Truii data visualization, analysis and management English cricket team at the test match held in Brisbane 1928 crop

Cricket: Should you bat first? Part 3: Regional differences

This is the third of a trilogy ‘whether you should bat first in test match cricket’.

  1. The first post provides a little background and shows that there is no advantage in winning the toss.
  2. The second post analyses the bat first vs field first option based on all test matches.
  3. Part three (this post) is the big clincher (like all trilogies) and shows that regional differences are key to making the batting vs fielding decision.

The short answer to the question ‘Should you bat first’ is:

  1. There is no universal bat vs bowl strategy which trumps the other across all regions.
  2. There are potential advantages (up to around 10% more wins than losses) in bating vs bowling first depending on the region. So winning the toss could give you an advantage, However..
  3. Toss winning captains do not adjusting their bat first vs bowl first strategies in different regions, negating the advantage of winning the toss.
  4. Bat first in Australia (bar the Gabba). Bowl first in South Africa, the West Indies, the Subcontinent and the Gabba. When in England base your choice on the conditions.

Regional differences

Based on the previous posts, if you win the toss, you may as well toss the coin again to choose whether to bat of field. Whoaa!! I can hear you scream, ‘it is all about the pitch’. Bowl first on in overcast conditions on a soggy English wicket or a juicy Gabba greentop, and bat first on the bouncy WACA (Perth) pitch. The real problem you say is that captains don’t adjust their thinking to the local pitch conditions.

[pullquote]The percentages for this post are based on games with a result (i.e. excluding draws) because the number of draws is pretty variable between the regions[/pullquote]Figure 1 shows that when playing in England, teams that have chosen to bat first have won 10% more often than losing. In Africa and the West Indies, those teams who won the toss and elected to bat lost more often than won (9% and 12% respectively).


Figure 1: Advantage in choosing to bat first by region. Based on games where the toss winning captain chose to bat first and the game had a result since 1980.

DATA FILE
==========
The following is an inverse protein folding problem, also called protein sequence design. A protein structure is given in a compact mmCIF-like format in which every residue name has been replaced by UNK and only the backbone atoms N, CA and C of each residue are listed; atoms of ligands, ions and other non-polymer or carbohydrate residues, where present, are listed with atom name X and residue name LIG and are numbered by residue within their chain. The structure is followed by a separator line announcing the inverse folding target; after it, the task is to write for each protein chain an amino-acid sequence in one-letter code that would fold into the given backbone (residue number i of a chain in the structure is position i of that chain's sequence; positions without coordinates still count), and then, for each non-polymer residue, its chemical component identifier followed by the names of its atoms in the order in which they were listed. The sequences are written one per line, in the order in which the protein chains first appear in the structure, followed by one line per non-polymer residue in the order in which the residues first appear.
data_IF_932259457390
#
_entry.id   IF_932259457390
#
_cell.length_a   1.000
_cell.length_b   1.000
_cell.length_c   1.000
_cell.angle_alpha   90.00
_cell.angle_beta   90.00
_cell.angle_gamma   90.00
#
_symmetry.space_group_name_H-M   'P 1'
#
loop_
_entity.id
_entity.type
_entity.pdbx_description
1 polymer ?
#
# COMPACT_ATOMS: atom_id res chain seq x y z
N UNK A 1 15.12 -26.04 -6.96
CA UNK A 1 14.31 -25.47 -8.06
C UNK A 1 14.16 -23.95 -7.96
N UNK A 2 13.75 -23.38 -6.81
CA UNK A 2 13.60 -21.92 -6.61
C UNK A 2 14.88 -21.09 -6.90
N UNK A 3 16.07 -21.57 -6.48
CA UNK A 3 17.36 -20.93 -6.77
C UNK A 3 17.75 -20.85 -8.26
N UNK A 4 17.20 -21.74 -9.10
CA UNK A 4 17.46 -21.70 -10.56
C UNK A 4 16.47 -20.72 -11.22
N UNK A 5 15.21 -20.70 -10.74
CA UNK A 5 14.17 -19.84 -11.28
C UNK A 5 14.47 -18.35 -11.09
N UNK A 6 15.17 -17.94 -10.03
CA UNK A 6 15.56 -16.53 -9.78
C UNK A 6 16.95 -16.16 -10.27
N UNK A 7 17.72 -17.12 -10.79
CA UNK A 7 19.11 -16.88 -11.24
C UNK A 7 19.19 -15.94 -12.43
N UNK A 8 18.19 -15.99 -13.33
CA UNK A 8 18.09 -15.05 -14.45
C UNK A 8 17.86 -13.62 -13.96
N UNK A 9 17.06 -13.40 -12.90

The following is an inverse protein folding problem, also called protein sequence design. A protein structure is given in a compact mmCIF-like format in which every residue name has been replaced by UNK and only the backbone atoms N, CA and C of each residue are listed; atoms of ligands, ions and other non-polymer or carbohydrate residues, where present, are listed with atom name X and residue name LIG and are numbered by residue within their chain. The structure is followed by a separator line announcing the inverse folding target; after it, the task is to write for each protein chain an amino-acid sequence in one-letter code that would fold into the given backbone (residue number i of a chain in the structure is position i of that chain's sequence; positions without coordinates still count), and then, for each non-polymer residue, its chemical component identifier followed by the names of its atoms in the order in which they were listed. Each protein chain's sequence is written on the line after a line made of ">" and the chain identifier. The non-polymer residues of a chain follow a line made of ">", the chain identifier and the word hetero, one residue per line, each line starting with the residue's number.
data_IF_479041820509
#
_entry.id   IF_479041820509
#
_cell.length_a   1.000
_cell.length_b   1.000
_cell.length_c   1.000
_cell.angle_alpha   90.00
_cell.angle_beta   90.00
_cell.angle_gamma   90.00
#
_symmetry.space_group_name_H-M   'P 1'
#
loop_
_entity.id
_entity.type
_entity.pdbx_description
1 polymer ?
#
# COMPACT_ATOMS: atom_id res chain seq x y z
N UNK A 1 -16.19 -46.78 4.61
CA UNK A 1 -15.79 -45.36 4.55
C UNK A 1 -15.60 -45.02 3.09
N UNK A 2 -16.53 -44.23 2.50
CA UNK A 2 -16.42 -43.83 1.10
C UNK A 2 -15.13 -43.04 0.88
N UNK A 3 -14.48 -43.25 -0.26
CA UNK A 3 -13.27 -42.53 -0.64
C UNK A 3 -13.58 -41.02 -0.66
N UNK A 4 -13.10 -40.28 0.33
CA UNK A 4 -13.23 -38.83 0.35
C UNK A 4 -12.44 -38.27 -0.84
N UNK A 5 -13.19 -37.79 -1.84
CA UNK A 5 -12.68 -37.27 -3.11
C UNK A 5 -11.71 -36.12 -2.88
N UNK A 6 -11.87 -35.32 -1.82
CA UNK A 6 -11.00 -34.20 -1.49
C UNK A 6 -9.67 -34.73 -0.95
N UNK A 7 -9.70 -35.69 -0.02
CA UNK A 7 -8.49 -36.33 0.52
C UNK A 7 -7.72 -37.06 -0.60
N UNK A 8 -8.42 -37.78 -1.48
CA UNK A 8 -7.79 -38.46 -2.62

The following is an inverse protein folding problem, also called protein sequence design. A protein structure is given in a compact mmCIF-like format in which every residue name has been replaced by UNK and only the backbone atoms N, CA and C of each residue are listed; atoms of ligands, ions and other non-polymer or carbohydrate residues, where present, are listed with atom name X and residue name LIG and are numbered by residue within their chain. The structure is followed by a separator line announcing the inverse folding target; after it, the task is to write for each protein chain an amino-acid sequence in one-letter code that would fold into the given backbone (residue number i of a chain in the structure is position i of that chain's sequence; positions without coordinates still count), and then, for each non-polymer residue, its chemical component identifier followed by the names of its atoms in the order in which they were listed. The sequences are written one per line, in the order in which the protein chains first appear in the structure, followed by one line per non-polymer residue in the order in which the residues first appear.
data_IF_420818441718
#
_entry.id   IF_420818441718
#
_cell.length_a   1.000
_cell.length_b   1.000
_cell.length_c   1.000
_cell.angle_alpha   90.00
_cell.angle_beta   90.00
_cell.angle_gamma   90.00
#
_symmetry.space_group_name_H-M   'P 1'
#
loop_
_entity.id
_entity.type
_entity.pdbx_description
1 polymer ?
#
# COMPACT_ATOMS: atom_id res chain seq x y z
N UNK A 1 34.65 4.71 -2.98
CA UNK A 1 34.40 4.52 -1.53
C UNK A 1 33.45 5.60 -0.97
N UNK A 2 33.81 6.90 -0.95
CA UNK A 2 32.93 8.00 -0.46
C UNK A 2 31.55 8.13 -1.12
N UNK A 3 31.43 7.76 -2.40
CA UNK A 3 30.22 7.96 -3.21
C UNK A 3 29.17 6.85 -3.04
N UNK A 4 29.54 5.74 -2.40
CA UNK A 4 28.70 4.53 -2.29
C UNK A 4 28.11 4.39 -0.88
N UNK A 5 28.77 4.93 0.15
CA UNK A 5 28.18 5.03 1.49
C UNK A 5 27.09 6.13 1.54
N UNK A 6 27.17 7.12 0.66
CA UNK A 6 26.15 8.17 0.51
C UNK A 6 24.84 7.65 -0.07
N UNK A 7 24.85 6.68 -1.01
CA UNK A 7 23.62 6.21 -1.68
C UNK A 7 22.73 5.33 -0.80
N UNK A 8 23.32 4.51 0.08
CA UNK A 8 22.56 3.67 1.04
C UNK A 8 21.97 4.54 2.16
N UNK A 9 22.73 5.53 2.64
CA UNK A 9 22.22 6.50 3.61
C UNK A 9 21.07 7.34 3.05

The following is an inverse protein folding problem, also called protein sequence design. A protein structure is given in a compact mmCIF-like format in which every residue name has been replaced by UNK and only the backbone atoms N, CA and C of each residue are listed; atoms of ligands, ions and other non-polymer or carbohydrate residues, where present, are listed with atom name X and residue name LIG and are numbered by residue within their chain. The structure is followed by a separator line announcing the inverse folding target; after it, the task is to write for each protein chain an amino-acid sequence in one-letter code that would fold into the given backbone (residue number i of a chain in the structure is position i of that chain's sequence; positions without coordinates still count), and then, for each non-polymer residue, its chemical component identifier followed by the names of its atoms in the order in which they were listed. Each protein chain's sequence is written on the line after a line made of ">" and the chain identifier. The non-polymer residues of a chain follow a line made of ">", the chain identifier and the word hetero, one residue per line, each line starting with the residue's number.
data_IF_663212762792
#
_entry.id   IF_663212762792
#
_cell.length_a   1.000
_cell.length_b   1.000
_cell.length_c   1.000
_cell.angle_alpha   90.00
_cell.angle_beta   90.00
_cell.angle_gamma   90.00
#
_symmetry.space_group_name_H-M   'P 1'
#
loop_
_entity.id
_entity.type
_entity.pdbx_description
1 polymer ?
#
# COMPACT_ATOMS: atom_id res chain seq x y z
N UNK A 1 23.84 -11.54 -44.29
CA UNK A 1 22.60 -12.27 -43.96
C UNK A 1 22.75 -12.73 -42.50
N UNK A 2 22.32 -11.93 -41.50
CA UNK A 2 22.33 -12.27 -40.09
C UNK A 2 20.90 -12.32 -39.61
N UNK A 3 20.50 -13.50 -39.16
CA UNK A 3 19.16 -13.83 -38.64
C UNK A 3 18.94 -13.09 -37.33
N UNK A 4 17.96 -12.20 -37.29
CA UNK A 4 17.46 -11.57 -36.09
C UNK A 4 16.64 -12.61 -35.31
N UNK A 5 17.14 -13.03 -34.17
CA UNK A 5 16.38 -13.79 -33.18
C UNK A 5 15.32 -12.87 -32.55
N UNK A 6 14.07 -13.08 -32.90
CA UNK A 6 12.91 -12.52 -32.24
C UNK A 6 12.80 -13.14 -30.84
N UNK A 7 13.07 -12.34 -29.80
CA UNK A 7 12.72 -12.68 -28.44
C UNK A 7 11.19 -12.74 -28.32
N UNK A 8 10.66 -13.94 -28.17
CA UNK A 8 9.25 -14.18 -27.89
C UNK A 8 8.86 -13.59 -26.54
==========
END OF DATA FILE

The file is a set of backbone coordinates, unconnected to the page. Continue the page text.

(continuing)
Source: ESPN CricInfo

For those brave captains who reject the bat first philosophy get paid back in spades in the subcontinent (Figure 2) with a whopping 25% higher win rate when chasing in the subcontinent.


Figure 2: Advantage in choosing to field first by region. Based on games where the toss winning captain chose to field first and the game had a result since 1980.

Source: ESPN CricInfo

Advantage of winning the toss

It seems from Figure 1 and 2 that you have an advantage in England irrespective of whether you choose to bat or field. How can that be? Some English pitches are better to bowl first and others are better for batting first (and the advantage is obvious to the toss winning captain).

You can see this pretty clearly in Figure 3 which shows you the advantage of winning the toss. In England you have a clear (9%) advantage in winning the toss. Presumably your choice of whether to bat or bowl in England is more obvious than other areas, hence toss-winning captains make the correct choice more often. Where-as for other regions (bar the Gabba) there is no overall advantage in winning the toss, or at least the toss winning captain cannot consistently pick the advantage.


Figure 3: Advantage of winning the toss by region. Based on games with a result since 1980

Source: ESPN CricInfo

Overall Bat vs Field

Figures 1 and 2 sum up how often a chosen toss winning strategy is rewarded by region. But Figure 3 (with the exception of England and the Gabba) shows that toss-winning captains don’t really get any advantage from winning the toss. Maybe they are just not great at picking how the pitch is going to play.

Let’s assume that the captains are not a great judge of whether they should bat or field first based on current form and pitch conditions. We can then ignore the aspect of winning the toss and just look at the overall stats of batting first or fielding first regardless of if you choose to do so.